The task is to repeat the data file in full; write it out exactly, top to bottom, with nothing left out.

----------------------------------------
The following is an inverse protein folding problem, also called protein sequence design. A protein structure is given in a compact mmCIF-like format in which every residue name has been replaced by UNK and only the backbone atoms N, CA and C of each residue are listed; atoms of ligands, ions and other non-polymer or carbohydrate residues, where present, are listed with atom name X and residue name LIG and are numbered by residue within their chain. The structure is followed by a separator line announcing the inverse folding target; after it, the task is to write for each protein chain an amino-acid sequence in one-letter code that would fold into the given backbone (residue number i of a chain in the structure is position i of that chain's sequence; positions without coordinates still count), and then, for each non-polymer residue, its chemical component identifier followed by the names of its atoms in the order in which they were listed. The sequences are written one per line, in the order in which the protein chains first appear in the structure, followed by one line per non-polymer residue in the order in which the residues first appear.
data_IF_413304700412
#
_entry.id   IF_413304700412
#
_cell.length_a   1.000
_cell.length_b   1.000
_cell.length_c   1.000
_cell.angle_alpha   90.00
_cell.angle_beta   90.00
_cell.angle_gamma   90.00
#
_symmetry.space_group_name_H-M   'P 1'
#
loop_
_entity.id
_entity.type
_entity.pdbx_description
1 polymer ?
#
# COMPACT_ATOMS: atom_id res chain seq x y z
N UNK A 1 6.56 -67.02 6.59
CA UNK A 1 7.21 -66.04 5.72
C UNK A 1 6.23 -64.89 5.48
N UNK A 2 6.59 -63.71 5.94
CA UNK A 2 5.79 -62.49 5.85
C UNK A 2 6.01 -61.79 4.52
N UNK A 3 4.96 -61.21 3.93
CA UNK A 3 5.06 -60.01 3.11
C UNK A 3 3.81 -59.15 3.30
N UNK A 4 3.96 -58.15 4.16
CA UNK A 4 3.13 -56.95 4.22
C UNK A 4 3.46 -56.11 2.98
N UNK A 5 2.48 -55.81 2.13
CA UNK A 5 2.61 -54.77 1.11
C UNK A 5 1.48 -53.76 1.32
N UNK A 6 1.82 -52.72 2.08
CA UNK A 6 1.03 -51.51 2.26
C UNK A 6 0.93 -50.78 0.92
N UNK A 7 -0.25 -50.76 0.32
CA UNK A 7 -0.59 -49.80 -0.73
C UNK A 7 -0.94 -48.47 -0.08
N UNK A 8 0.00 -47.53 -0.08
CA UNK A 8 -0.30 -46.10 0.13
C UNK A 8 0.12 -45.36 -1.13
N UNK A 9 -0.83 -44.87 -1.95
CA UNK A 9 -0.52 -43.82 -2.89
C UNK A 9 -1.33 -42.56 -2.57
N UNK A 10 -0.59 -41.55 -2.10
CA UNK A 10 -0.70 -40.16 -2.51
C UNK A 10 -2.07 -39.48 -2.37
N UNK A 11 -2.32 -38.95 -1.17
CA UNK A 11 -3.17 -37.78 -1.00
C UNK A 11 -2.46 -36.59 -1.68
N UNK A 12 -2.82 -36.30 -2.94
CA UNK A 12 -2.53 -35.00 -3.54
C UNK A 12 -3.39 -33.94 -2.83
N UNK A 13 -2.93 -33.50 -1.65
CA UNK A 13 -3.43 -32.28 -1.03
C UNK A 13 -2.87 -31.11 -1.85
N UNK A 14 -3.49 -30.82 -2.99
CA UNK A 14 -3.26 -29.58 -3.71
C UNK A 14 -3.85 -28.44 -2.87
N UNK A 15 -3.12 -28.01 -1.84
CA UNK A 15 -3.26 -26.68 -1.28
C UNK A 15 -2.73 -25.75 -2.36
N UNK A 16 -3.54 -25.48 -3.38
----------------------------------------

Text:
The following is an inverse protein folding problem, also called protein sequence design. A protein structure is given in a compact mmCIF-like format in which every residue name has been replaced by UNK and only the backbone atoms N, CA and C of each residue are listed; atoms of ligands, ions and other non-polymer or carbohydrate residues, where present, are listed with atom name X and residue name LIG and are numbered by residue within their chain. The structure is followed by a separator line announcing the inverse folding target; after it, the task is to write for each protein chain an amino-acid sequence in one-letter code that would fold into the given backbone (residue number i of a chain in the structure is position i of that chain's sequence; positions without coordinates still count), and then, for each non-polymer residue, its chemical component identifier followed by the names of its atoms in the order in which they were listed. The sequences are written one per line, in the order in which the protein chains first appear in the structure, followed by one line per non-polymer residue in the order in which the residues first appear.
data_IF_413304700412
#
_entry.id   IF_413304700412
#
_cell.length_a   1.000
_cell.length_b   1.000
_cell.length_c   1.000
_cell.angle_alpha   90.00
_cell.angle_beta   90.00
_cell.angle_gamma   90.00
#
_symmetry.space_group_name_H-M   'P 1'
#
loop_
_entity.id
_entity.type
_entity.pdbx_description
1 polymer ?
#
# COMPACT_ATOMS: atom_id res chain seq x y z
N UNK A 1 6.56 -67.02 6.59
CA UNK A 1 7.21 -66.04 5.72
C UNK A 1 6.23 -64.89 5.48
N UNK A 2 6.59 -63.71 5.94
CA UNK A 2 5.79 -62.49 5.85
C UNK A 2 6.01 -61.79 4.52
N UNK A 3 4.96 -61.21 3.93
CA UNK A 3 5.06 -60.01 3.11
C UNK A 3 3.81 -59.15 3.30
N UNK A 4 3.96 -58.15 4.16
CA UNK A 4 3.13 -56.95 4.22
C UNK A 4 3.46 -56.11 2.98
N UNK A 5 2.48 -55.81 2.13
CA UNK A 5 2.61 -54.77 1.11
C UNK A 5 1.48 -53.76 1.32
N UNK A 6 1.82 -52.72 2.08
CA UNK A 6 1.03 -51.51 2.26
C UNK A 6 0.93 -50.78 0.92
N UNK A 7 -0.25 -50.76 0.32
CA UNK A 7 -0.59 -49.80 -0.73
C UNK A 7 -0.94 -48.47 -0.08
N UNK A 8 0.00 -47.53 -0.08
CA UNK A 8 -0.30 -46.10 0.13
C UNK A 8 0.12 -45.36 -1.13
N UNK A 9 -0.83 -44.87 -1.95
CA UNK A 9 -0.52 -43.82 -2.89
C UNK A 9 -1.33 -42.56 -2.57
N UNK A 10 -0.59 -41.55 -2.10
CA UNK A 10 -0.70 -40.16 -2.51
C UNK A 10 -2.07 -39.48 -2.37
N UNK A 11 -2.32 -38.95 -1.17
CA UNK A 11 -3.17 -37.78 -1.00
C UNK A 11 -2.46 -36.59 -1.68
N UNK A 12 -2.82 -36.30 -2.94
CA UNK A 12 -2.53 -35.00 -3.54
C UNK A 12 -3.39 -33.94 -2.83
N UNK A 13 -2.93 -33.50 -1.65
CA UNK A 13 -3.43 -32.28 -1.03
C UNK A 13 -2.87 -31.11 -1.85
N UNK A 14 -3.49 -30.82 -2.99
CA UNK A 14 -3.26 -29.58 -3.71
C UNK A 14 -3.85 -28.44 -2.87
N UNK A 15 -3.12 -28.01 -1.84
CA UNK A 15 -3.26 -26.68 -1.28
C UNK A 15 -2.73 -25.75 -2.36
N UNK A 16 -3.54 -25.48 -3.38